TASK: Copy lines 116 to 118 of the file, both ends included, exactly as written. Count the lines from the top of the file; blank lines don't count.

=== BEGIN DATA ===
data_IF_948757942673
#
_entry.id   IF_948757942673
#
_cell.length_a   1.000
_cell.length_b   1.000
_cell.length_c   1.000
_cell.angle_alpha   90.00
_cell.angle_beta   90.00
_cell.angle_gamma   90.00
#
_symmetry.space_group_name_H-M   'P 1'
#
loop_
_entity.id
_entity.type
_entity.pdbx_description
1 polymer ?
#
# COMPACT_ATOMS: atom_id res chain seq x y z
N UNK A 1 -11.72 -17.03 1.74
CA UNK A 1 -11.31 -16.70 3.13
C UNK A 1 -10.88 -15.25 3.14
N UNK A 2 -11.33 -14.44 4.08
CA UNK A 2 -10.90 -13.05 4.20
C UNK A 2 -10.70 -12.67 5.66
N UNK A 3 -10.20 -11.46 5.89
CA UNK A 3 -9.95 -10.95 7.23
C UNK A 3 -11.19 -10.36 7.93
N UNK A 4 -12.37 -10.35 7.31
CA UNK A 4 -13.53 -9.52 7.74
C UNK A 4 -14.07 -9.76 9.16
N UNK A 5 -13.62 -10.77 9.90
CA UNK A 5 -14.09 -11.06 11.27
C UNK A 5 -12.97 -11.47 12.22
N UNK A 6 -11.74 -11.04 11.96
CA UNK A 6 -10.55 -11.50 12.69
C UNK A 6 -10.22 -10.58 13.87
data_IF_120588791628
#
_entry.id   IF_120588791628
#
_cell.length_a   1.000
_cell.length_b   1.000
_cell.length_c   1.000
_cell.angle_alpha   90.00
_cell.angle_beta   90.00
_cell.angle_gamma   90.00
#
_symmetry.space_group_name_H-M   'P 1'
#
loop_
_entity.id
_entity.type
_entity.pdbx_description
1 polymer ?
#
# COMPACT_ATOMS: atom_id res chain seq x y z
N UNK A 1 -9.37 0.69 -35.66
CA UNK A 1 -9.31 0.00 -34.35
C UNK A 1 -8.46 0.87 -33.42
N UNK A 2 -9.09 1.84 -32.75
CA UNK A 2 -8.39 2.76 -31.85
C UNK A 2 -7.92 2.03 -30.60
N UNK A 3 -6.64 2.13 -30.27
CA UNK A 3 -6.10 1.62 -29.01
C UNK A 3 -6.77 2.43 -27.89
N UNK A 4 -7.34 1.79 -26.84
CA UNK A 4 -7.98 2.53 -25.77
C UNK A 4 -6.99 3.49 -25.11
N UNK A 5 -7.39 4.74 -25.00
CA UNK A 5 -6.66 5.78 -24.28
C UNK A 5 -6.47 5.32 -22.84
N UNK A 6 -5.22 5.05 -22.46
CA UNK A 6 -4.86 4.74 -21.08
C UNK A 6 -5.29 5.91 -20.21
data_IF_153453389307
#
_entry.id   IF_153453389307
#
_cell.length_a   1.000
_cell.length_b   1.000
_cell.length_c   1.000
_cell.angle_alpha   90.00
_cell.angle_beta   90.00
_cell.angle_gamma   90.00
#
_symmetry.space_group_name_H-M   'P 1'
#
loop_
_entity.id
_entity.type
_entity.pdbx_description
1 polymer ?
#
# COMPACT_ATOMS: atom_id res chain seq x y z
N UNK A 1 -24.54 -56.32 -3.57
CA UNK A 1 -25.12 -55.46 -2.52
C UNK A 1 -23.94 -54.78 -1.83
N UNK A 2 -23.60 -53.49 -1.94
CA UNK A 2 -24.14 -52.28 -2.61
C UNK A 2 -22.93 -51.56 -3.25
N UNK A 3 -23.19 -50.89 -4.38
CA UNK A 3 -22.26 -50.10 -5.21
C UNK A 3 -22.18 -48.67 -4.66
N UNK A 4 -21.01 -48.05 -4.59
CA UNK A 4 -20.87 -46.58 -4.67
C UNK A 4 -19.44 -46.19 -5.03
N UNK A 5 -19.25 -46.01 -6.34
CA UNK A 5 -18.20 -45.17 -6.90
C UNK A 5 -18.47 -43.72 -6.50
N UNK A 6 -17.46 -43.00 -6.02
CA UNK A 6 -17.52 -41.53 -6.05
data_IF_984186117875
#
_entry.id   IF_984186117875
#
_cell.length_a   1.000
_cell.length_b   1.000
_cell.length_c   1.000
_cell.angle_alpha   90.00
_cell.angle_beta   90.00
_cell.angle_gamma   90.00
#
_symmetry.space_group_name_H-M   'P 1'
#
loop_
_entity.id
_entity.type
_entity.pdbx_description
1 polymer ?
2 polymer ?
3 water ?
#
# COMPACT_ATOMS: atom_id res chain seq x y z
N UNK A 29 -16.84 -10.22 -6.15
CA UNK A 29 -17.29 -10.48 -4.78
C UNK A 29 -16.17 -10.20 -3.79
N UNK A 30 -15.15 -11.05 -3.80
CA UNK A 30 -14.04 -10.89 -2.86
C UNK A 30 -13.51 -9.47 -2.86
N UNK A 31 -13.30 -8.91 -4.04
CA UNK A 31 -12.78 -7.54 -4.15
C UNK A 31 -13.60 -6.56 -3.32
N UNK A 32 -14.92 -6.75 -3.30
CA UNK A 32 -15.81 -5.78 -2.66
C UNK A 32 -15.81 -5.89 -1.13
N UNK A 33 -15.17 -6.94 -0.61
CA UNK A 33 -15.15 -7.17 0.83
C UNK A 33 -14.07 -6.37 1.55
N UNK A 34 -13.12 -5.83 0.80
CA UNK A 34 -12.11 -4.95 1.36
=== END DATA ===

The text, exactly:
_entry.id   IF_984186117875
#
_cell.length_a   1.000